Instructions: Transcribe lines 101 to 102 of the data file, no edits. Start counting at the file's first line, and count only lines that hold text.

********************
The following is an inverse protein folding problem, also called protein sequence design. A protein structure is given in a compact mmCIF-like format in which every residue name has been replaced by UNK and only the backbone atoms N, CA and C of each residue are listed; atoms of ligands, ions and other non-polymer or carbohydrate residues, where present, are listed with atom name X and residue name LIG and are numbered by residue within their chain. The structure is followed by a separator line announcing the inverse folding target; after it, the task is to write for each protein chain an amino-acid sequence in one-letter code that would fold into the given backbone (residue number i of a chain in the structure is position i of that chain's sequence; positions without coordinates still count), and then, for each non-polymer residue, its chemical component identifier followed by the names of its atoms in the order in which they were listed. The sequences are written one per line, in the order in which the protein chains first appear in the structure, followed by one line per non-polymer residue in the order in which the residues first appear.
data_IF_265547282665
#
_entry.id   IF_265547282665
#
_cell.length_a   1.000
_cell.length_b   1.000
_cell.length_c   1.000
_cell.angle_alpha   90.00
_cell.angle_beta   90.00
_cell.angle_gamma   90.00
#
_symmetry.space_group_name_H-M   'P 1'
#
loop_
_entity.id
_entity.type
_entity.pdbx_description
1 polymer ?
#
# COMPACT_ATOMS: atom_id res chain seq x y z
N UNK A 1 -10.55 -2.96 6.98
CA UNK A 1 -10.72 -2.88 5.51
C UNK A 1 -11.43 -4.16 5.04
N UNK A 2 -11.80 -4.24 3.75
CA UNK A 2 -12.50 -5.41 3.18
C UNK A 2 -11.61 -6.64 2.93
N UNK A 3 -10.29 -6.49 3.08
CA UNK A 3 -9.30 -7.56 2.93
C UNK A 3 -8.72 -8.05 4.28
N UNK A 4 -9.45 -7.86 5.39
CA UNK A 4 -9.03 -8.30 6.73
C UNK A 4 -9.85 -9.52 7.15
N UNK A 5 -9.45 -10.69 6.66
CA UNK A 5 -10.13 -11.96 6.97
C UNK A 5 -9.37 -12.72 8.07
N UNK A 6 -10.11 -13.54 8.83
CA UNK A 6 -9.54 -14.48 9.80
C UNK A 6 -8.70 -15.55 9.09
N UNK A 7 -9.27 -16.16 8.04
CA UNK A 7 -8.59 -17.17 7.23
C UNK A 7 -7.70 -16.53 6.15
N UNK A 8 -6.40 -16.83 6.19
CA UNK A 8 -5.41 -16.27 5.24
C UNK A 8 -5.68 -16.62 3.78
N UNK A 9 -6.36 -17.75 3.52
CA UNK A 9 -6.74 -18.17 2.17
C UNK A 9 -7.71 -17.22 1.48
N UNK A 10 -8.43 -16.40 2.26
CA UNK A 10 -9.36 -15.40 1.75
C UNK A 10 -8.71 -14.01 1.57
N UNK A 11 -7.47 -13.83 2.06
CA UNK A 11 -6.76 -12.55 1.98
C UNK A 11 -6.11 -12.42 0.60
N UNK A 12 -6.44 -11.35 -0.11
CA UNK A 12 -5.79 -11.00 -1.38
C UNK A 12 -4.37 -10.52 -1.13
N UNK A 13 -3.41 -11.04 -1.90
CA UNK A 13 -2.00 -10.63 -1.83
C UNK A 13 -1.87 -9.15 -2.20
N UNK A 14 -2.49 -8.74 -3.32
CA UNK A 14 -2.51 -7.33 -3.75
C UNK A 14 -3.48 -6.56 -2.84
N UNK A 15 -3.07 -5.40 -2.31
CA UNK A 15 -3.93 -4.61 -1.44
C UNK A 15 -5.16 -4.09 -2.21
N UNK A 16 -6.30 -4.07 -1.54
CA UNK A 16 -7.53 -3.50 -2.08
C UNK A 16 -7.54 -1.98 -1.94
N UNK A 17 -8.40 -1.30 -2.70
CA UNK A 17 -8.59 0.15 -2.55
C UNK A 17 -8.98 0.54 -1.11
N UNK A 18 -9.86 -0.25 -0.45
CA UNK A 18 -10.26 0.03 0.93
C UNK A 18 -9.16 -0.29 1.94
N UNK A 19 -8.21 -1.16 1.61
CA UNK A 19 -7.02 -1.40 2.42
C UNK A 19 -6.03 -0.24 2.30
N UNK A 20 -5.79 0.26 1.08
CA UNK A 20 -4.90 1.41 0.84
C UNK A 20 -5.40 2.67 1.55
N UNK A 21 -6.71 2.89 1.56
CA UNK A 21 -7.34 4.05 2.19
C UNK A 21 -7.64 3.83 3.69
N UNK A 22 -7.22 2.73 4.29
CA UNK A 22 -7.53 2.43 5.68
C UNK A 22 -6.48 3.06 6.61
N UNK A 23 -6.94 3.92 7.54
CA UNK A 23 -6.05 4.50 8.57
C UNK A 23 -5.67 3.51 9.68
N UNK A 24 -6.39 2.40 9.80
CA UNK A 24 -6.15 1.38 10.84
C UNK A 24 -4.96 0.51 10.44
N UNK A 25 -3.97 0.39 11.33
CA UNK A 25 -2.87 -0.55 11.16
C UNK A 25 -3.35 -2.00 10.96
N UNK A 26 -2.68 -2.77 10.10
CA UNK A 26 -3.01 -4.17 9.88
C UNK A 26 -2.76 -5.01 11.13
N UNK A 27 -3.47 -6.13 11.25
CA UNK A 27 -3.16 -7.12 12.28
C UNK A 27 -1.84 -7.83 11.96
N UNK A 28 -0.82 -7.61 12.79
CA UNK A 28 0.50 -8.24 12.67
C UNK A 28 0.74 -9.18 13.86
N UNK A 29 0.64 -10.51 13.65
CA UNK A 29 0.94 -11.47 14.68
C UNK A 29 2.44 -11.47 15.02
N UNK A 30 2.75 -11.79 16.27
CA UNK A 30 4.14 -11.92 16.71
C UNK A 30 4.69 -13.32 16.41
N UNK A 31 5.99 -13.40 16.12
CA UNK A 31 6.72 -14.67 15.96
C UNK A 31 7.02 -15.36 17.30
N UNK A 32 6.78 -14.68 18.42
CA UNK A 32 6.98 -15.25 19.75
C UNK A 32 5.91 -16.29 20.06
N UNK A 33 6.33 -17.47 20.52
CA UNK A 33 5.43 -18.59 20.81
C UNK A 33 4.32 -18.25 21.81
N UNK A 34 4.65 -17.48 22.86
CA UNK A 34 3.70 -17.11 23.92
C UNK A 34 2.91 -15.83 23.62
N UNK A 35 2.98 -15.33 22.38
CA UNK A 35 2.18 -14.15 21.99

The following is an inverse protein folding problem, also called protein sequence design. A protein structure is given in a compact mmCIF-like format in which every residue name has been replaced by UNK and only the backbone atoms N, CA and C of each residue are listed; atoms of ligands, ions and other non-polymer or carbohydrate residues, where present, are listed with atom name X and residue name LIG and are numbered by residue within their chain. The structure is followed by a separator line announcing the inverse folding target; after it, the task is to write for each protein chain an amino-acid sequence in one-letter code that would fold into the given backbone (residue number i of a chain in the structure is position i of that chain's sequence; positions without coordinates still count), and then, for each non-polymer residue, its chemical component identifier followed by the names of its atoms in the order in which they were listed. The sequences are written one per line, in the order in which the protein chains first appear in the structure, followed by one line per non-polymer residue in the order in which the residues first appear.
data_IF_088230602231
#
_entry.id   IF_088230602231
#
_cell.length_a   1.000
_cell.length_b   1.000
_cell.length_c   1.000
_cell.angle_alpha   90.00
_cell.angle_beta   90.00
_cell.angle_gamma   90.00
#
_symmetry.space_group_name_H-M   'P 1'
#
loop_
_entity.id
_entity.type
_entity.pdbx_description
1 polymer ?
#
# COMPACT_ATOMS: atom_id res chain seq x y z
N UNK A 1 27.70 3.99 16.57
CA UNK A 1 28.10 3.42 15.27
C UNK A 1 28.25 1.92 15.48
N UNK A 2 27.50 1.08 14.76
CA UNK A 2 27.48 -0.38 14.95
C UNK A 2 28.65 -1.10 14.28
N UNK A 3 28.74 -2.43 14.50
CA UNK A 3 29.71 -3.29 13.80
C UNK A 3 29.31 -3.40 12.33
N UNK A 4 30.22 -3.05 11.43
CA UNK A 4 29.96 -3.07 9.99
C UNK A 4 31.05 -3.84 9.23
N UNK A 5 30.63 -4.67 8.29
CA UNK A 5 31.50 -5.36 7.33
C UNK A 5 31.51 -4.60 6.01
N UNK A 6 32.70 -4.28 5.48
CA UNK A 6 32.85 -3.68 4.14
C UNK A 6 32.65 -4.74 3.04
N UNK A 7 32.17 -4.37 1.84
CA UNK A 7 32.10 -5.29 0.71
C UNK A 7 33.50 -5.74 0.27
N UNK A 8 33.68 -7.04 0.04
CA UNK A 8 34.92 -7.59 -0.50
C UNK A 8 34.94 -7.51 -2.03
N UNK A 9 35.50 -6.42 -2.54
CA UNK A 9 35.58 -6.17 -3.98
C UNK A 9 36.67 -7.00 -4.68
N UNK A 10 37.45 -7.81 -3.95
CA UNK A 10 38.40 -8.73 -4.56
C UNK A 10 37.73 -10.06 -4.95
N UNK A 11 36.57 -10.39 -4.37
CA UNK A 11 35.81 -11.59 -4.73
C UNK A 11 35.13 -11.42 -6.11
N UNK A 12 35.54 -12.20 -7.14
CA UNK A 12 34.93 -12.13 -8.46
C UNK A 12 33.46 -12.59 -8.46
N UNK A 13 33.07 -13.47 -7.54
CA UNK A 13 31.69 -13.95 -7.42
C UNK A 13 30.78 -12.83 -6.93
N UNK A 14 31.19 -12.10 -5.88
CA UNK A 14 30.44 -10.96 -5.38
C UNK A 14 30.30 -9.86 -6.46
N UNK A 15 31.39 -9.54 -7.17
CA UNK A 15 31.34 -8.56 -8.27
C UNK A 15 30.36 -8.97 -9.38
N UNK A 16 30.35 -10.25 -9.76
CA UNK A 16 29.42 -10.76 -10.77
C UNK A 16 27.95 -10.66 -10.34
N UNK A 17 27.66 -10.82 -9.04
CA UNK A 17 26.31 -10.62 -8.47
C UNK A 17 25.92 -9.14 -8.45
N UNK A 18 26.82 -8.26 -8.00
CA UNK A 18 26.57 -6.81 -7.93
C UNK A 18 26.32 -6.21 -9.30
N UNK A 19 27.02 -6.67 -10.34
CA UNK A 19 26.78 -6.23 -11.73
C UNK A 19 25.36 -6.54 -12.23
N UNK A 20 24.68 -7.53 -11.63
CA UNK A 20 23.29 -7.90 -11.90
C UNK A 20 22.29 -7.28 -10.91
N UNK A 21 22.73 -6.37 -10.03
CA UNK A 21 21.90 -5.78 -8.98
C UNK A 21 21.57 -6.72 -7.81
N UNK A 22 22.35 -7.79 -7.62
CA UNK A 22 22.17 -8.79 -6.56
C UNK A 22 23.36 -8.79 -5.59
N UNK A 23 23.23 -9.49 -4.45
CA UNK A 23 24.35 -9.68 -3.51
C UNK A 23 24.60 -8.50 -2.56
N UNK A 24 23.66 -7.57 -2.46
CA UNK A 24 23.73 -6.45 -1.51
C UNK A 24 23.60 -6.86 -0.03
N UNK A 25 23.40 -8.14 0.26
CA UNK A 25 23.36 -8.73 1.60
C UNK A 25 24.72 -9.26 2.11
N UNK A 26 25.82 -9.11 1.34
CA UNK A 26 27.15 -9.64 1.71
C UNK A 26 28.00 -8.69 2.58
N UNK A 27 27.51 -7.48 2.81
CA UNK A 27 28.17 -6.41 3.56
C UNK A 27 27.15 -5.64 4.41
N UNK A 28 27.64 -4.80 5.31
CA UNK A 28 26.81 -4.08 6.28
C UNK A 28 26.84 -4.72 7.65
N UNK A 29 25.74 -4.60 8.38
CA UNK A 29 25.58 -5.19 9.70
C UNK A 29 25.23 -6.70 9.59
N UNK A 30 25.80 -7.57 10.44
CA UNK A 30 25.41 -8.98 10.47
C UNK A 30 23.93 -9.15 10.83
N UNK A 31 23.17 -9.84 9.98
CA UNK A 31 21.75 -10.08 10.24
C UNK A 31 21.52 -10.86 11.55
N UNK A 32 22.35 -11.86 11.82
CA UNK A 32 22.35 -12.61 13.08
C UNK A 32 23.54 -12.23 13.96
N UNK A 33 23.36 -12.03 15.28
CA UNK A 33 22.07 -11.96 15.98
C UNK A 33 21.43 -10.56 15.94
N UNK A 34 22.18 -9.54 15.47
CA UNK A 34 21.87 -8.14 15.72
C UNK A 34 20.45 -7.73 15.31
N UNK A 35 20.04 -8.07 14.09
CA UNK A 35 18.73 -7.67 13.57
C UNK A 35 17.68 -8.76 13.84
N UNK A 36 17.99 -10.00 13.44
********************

CA UNK A 27 -3.16 -7.12 12.28
C UNK A 27 -1.84 -7.83 11.96